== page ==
The 1998 Federal 100 Judges
Each year's selection of the Federal 100 is different from that of previous years because the process reflects the concerns and the personalities of the particular panel of judges as well as the environment in which the selections are made. For example, five years ago there was little, if any, mention of the Year 2000, and online did not mean the World Wide Web. The winners reflect the times.
This year the judges met in FCW's offices on Saturday, Jan. 10. The judges followed the precedent set by previous panels and removed themselves from consideration. Also taken off the table were all past Eagle Award winners. The judges believe that Eagle Awards grant an individual a sort of emeritus status. Once you are selected as an Eagle winner, you do not go back into the pool of potential Federal 100 winners.
Another guideline was that awards would not be given to individuals who were selected last year for essentially the same activity; continuing good work is admirable, but the judges believed the achievement had already been recognized.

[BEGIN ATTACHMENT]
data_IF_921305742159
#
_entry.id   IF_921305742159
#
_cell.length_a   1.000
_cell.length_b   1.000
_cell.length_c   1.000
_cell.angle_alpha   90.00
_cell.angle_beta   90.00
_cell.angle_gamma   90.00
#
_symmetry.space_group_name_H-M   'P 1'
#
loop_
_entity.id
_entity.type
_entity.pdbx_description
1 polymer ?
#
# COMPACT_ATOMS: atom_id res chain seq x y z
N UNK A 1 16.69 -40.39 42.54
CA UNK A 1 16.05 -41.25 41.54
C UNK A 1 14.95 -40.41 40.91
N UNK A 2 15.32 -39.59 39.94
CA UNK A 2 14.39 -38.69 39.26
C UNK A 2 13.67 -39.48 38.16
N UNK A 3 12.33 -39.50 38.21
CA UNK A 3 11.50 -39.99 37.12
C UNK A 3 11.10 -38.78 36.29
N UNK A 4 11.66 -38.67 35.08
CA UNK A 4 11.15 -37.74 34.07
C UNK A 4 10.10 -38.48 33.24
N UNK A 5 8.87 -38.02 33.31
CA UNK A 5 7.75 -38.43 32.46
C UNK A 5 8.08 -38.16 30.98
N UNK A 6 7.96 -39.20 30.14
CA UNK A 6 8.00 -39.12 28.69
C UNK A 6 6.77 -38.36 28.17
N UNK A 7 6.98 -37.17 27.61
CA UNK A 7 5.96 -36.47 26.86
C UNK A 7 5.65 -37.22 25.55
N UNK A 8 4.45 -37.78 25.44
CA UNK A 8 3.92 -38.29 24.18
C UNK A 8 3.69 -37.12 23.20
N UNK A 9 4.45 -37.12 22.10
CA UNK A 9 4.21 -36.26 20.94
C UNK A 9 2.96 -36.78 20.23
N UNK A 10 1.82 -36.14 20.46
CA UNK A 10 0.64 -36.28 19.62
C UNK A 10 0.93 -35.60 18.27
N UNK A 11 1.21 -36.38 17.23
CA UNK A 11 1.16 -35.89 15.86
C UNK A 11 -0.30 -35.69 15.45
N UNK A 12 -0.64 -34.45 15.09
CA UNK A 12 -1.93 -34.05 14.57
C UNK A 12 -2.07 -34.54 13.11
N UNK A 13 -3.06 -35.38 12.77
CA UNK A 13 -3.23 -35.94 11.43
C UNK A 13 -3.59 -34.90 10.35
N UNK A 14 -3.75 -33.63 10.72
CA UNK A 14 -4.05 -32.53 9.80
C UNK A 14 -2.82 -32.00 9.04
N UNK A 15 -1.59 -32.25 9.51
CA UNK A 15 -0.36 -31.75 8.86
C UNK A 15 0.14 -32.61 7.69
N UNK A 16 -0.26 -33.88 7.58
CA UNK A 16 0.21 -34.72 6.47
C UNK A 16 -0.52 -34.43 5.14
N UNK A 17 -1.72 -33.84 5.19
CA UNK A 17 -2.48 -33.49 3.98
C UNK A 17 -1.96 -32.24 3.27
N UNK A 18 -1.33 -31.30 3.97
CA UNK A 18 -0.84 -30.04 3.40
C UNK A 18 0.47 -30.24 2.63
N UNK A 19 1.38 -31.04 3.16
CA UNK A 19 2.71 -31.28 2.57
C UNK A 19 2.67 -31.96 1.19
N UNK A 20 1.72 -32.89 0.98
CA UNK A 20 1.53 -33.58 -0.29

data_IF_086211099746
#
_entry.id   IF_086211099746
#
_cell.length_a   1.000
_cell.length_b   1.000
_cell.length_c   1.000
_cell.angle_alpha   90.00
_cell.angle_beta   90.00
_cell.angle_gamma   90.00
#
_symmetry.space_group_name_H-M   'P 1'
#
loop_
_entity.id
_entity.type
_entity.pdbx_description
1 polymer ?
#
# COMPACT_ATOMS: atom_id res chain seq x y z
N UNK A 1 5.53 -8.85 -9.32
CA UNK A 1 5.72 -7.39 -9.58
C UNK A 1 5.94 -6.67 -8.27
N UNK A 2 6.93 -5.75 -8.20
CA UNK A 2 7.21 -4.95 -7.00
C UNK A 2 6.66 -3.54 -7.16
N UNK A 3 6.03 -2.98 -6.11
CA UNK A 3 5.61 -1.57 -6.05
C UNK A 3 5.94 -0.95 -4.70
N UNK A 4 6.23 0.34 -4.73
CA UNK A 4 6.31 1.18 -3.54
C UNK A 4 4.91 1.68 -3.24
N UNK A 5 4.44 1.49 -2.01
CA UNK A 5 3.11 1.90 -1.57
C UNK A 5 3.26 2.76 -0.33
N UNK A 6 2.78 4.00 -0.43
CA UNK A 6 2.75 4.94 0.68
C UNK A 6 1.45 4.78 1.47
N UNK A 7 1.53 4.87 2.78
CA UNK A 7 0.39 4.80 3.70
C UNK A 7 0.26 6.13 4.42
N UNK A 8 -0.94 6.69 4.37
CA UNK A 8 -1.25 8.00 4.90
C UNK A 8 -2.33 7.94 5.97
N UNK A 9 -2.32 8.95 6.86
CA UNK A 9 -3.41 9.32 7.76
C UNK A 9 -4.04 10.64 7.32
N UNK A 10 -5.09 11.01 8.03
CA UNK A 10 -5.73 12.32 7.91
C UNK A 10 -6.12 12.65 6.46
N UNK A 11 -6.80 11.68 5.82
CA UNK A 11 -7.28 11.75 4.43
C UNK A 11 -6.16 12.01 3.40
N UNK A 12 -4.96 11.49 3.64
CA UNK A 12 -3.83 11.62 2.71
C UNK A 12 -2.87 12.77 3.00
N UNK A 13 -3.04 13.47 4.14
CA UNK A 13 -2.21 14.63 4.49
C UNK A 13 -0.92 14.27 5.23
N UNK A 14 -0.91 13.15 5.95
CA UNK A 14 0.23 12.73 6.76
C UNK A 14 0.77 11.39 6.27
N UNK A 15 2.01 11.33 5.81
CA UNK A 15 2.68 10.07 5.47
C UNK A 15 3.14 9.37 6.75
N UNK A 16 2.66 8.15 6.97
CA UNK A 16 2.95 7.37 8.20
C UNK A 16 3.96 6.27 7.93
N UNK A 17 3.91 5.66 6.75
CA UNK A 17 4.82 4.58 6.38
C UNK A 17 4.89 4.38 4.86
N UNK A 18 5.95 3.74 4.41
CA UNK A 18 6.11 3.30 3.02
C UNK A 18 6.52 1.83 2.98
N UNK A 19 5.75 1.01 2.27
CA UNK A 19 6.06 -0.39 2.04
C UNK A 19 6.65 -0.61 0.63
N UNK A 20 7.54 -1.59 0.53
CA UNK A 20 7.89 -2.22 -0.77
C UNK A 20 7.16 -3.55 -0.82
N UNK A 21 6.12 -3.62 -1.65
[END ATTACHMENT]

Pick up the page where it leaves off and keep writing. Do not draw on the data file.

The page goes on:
Some guidelines have remained constant over the years, endorsed by succeeding panels of judges:
* The award is for work done in 1997.
* This is an all-star team, not a hall-of-fame award.
* It is what the person did that counts, not the position occupied.
* Awards go to individuals, not to departments or teams.
* Some selections may be controversial. This is not a popularity contest. Individuals who had a major effect on the community may not be uniformly liked. Effects can be negative and still be significant.
* Some of the awards may be symbolic, representing other deserving people who may have done similar, but unrecognized, work.
Each year, themes emerge from the work of the winners. Major themes this year included the Year 2000, electronic commerce, encryption and security issues, information sharing and innovative techniques for thriving in the new procurement environment. Certainly one of the changes was the emphasis on partnerships between government and industry; a number of industry executives were recognized for developing new ways of working with the government as a customer.
We are presenting the winners in a slightly different format this year. The new layout permits us to use many more pictures.
As we read through these accomplishments, we are reminded once again that it is people who make change happen.